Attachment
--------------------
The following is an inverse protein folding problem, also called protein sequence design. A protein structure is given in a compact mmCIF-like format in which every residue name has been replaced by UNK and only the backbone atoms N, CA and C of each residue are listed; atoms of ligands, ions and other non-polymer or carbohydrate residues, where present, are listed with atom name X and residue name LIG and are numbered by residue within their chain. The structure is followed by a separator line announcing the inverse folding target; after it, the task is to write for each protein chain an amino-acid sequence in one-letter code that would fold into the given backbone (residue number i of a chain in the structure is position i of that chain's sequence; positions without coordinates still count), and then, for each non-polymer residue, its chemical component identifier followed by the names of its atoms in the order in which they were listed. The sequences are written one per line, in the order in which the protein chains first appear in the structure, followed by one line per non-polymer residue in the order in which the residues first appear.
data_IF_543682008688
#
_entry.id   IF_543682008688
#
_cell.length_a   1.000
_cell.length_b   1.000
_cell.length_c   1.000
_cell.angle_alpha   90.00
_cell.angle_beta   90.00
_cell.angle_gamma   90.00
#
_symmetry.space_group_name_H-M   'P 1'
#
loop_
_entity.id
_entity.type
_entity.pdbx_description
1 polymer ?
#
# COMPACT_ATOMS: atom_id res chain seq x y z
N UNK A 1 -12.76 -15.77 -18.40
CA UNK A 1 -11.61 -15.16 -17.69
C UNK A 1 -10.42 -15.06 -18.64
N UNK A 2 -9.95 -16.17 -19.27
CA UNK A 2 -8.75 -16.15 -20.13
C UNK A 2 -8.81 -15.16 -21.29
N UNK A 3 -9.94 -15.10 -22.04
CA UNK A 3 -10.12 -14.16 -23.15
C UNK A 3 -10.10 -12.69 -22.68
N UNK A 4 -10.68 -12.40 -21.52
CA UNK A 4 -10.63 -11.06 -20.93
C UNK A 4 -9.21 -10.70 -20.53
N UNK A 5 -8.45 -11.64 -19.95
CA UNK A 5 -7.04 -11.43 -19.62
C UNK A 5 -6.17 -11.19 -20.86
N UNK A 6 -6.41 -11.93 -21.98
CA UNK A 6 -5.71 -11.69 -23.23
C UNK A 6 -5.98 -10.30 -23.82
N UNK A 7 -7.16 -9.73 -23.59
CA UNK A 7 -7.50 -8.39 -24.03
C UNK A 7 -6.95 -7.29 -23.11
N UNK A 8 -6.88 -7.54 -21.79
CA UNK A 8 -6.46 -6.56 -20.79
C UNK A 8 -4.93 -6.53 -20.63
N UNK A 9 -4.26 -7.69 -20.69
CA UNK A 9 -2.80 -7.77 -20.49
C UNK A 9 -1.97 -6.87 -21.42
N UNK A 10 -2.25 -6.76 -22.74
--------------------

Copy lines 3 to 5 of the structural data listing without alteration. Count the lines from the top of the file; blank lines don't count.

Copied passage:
#
_entry.id   IF_543682008688
#